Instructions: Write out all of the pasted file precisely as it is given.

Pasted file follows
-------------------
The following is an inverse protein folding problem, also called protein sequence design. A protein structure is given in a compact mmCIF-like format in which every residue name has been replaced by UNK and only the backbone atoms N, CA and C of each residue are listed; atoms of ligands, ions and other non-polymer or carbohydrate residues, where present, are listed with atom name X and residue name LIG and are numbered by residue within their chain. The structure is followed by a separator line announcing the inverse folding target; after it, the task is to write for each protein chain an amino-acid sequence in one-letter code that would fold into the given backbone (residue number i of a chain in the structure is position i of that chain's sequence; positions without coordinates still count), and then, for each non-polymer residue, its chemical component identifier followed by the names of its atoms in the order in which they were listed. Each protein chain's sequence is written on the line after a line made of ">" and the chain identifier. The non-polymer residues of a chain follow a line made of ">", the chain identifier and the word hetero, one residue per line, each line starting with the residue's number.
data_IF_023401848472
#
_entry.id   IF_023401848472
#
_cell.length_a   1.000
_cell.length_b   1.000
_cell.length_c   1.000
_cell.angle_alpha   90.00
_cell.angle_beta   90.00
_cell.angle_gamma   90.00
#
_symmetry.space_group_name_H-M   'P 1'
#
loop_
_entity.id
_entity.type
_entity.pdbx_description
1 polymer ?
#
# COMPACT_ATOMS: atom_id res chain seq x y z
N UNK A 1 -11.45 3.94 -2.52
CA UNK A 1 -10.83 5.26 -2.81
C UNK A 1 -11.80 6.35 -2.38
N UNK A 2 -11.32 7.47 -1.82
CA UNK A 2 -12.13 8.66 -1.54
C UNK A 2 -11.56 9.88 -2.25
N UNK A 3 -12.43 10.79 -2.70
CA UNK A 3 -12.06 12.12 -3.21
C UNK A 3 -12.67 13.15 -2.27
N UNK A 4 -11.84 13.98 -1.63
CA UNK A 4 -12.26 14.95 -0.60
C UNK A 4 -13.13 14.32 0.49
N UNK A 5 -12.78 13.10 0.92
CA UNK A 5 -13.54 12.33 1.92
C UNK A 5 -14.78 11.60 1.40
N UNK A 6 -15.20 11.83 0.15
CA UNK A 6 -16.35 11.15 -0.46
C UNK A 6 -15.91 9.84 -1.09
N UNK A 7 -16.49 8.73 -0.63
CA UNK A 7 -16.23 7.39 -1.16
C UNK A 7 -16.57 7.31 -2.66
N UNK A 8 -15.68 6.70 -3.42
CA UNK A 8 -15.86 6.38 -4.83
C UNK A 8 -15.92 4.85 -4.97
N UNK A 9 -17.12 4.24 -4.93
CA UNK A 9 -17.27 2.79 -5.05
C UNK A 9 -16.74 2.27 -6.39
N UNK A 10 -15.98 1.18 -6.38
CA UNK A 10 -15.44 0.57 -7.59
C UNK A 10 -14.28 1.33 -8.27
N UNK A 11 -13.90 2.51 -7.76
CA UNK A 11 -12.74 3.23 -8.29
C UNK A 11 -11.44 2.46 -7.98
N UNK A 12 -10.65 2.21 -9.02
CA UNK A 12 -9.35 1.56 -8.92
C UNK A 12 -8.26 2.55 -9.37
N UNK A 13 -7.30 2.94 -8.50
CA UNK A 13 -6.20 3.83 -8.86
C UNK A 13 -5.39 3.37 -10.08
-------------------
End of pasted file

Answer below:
The following is an inverse protein folding problem, also called protein sequence design. A protein structure is given in a compact mmCIF-like format in which every residue name has been replaced by UNK and only the backbone atoms N, CA and C of each residue are listed; atoms of ligands, ions and other non-polymer or carbohydrate residues, where present, are listed with atom name X and residue name LIG and are numbered by residue within their chain. The structure is followed by a separator line announcing the inverse folding target; after it, the task is to write for each protein chain an amino-acid sequence in one-letter code that would fold into the given backbone (residue number i of a chain in the structure is position i of that chain's sequence; positions without coordinates still count), and then, for each non-polymer residue, its chemical component identifier followed by the names of its atoms in the order in which they were listed. Each protein chain's sequence is written on the line after a line made of ">" and the chain identifier. The non-polymer residues of a chain follow a line made of ">", the chain identifier and the word hetero, one residue per line, each line starting with the residue's number.
data_IF_023401848472
#
_entry.id   IF_023401848472
#
_cell.length_a   1.000
_cell.length_b   1.000
_cell.length_c   1.000
_cell.angle_alpha   90.00
_cell.angle_beta   90.00
_cell.angle_gamma   90.00
#
_symmetry.space_group_name_H-M   'P 1'
#
loop_
_entity.id
_entity.type
_entity.pdbx_description
1 polymer ?
#
# COMPACT_ATOMS: atom_id res chain seq x y z
N UNK A 1 -11.45 3.94 -2.52
CA UNK A 1 -10.83 5.26 -2.81
C UNK A 1 -11.80 6.35 -2.38
N UNK A 2 -11.32 7.47 -1.82
CA UNK A 2 -12.13 8.66 -1.54
C UNK A 2 -11.56 9.88 -2.25
N UNK A 3 -12.43 10.79 -2.70
CA UNK A 3 -12.06 12.12 -3.21
C UNK A 3 -12.67 13.15 -2.27
N UNK A 4 -11.84 13.98 -1.63
CA UNK A 4 -12.26 14.95 -0.60
C UNK A 4 -13.13 14.32 0.49
N UNK A 5 -12.78 13.10 0.92
CA UNK A 5 -13.54 12.33 1.92
C UNK A 5 -14.78 11.60 1.40
N UNK A 6 -15.20 11.83 0.15
CA UNK A 6 -16.35 11.15 -0.46
C UNK A 6 -15.91 9.84 -1.09
N UNK A 7 -16.49 8.73 -0.63
CA UNK A 7 -16.23 7.39 -1.16
C UNK A 7 -16.57 7.31 -2.66
N UNK A 8 -15.68 6.70 -3.42
CA UNK A 8 -15.86 6.38 -4.83
C UNK A 8 -15.92 4.85 -4.97
N UNK A 9 -17.12 4.24 -4.93
CA UNK A 9 -17.27 2.79 -5.05
C UNK A 9 -16.74 2.27 -6.39
N UNK A 10 -15.98 1.18 -6.38
CA UNK A 10 -15.44 0.57 -7.59
C UNK A 10 -14.28 1.33 -8.27
N UNK A 11 -13.90 2.51 -7.76
CA UNK A 11 -12.74 3.23 -8.29
C UNK A 11 -11.44 2.46 -7.98
N UNK A 12 -10.65 2.21 -9.02
CA UNK A 12 -9.35 1.56 -8.92
C UNK A 12 -8.26 2.55 -9.37
N UNK A 13 -7.30 2.94 -8.50
CA UNK A 13 -6.20 3.83 -8.86
C UNK A 13 -5.39 3.37 -10.08